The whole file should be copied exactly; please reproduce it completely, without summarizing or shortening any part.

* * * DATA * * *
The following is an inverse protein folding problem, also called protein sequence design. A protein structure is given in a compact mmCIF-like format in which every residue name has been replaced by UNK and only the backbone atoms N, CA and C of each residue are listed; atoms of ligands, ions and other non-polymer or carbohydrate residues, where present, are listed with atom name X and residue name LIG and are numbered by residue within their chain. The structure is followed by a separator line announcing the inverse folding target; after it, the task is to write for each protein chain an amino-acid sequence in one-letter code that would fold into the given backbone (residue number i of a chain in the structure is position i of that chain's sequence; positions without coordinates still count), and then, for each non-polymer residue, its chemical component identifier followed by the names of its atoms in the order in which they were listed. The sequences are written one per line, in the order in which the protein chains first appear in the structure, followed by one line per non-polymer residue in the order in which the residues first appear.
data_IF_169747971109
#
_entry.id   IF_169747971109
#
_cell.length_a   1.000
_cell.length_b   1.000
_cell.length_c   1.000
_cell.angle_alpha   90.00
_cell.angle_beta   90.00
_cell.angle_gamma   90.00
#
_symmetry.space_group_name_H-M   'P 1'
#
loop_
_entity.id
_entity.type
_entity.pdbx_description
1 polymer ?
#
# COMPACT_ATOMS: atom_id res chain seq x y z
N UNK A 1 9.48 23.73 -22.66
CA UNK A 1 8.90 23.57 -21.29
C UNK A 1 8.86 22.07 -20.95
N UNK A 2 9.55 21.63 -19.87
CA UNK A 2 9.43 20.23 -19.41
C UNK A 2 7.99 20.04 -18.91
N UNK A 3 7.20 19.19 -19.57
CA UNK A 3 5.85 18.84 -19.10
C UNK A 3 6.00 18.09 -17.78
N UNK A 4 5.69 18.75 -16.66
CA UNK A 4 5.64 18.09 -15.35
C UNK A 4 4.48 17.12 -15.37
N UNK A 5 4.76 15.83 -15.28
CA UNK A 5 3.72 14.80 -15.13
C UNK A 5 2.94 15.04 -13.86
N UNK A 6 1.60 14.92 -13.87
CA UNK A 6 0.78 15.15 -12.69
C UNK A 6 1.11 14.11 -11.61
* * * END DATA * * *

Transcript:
The following is an inverse protein folding problem, also called protein sequence design. A protein structure is given in a compact mmCIF-like format in which every residue name has been replaced by UNK and only the backbone atoms N, CA and C of each residue are listed; atoms of ligands, ions and other non-polymer or carbohydrate residues, where present, are listed with atom name X and residue name LIG and are numbered by residue within their chain. The structure is followed by a separator line announcing the inverse folding target; after it, the task is to write for each protein chain an amino-acid sequence in one-letter code that would fold into the given backbone (residue number i of a chain in the structure is position i of that chain's sequence; positions without coordinates still count), and then, for each non-polymer residue, its chemical component identifier followed by the names of its atoms in the order in which they were listed. The sequences are written one per line, in the order in which the protein chains first appear in the structure, followed by one line per non-polymer residue in the order in which the residues first appear.
data_IF_169747971109
#
_entry.id   IF_169747971109
#
_cell.length_a   1.000
_cell.length_b   1.000
_cell.length_c   1.000
_cell.angle_alpha   90.00
_cell.angle_beta   90.00
_cell.angle_gamma   90.00
#
_symmetry.space_group_name_H-M   'P 1'
#
loop_
_entity.id
_entity.type
_entity.pdbx_description
1 polymer ?
#
# COMPACT_ATOMS: atom_id res chain seq x y z
N UNK A 1 9.48 23.73 -22.66
CA UNK A 1 8.90 23.57 -21.29
C UNK A 1 8.86 22.07 -20.95
N UNK A 2 9.55 21.63 -19.87
CA UNK A 2 9.43 20.23 -19.41
C UNK A 2 7.99 20.04 -18.91
N UNK A 3 7.20 19.19 -19.57
CA UNK A 3 5.85 18.84 -19.10
C UNK A 3 6.00 18.09 -17.78
N UNK A 4 5.69 18.75 -16.66
CA UNK A 4 5.64 18.09 -15.35
C UNK A 4 4.48 17.12 -15.37
N UNK A 5 4.76 15.83 -15.28
CA UNK A 5 3.72 14.80 -15.13
C UNK A 5 2.94 15.04 -13.86
N UNK A 6 1.60 14.92 -13.87
CA UNK A 6 0.78 15.15 -12.69
C UNK A 6 1.11 14.11 -11.61